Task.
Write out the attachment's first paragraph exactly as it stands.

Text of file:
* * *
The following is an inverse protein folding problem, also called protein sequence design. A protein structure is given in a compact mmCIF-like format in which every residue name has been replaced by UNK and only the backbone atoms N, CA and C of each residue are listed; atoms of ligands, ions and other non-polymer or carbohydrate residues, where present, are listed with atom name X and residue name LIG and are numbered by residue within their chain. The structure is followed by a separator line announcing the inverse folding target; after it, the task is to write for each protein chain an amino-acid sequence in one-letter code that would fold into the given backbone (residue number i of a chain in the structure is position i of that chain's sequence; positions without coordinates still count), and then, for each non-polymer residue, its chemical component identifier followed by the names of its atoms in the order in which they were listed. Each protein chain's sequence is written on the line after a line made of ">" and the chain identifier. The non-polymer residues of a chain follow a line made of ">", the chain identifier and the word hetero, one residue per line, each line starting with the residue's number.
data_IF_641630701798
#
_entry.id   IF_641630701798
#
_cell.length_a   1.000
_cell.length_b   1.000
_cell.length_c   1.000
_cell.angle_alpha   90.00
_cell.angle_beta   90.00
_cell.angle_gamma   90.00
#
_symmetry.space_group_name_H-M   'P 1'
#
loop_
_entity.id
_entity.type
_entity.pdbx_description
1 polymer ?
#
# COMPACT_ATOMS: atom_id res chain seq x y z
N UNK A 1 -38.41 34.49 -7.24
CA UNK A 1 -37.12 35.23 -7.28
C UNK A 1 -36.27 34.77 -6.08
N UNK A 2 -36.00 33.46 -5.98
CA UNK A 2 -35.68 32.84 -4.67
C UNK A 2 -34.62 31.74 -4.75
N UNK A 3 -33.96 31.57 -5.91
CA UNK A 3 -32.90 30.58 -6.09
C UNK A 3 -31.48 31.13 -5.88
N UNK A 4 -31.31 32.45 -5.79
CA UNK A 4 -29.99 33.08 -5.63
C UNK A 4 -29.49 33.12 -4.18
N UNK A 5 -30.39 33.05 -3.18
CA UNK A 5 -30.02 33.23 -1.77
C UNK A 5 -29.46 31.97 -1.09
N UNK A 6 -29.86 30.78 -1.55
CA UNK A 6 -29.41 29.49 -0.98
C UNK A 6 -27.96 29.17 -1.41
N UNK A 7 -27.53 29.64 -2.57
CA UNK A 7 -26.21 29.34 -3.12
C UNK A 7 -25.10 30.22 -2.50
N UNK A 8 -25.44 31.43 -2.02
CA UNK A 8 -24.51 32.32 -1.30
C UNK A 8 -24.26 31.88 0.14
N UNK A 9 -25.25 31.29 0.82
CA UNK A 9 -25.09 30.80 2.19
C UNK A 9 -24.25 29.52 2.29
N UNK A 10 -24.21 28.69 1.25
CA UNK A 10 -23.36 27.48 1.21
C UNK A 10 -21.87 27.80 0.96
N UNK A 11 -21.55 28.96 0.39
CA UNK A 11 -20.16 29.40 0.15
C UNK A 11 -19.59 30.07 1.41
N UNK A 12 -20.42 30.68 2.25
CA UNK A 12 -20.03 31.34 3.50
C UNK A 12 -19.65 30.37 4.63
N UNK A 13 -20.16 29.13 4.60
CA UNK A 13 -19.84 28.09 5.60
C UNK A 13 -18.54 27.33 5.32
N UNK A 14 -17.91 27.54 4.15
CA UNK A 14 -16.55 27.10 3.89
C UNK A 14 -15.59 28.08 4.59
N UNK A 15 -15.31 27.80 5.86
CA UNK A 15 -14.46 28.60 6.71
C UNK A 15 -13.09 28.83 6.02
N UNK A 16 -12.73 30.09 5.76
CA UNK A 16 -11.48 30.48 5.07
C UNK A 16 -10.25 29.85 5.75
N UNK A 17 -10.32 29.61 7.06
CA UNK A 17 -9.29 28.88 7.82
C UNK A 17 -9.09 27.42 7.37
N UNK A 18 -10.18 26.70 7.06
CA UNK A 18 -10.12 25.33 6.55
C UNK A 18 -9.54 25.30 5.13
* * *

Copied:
The following is an inverse protein folding problem, also called protein sequence design. A protein structure is given in a compact mmCIF-like format in which every residue name has been replaced by UNK and only the backbone atoms N, CA and C of each residue are listed; atoms of ligands, ions and other non-polymer or carbohydrate residues, where present, are listed with atom name X and residue name LIG and are numbered by residue within their chain. The structure is followed by a separator line announcing the inverse folding target; after it, the task is to write for each protein chain an amino-acid sequence in one-letter code that would fold into the given backbone (residue number i of a chain in the structure is position i of that chain's sequence; positions without coordinates still count), and then, for each non-polymer residue, its chemical component identifier followed by the names of its atoms in the order in which they were listed. Each protein chain's sequence is written on the line after a line made of ">" and the chain identifier. The non-polymer residues of a chain follow a line made of ">", the chain identifier and the word hetero, one residue per line, each line starting with the residue's number.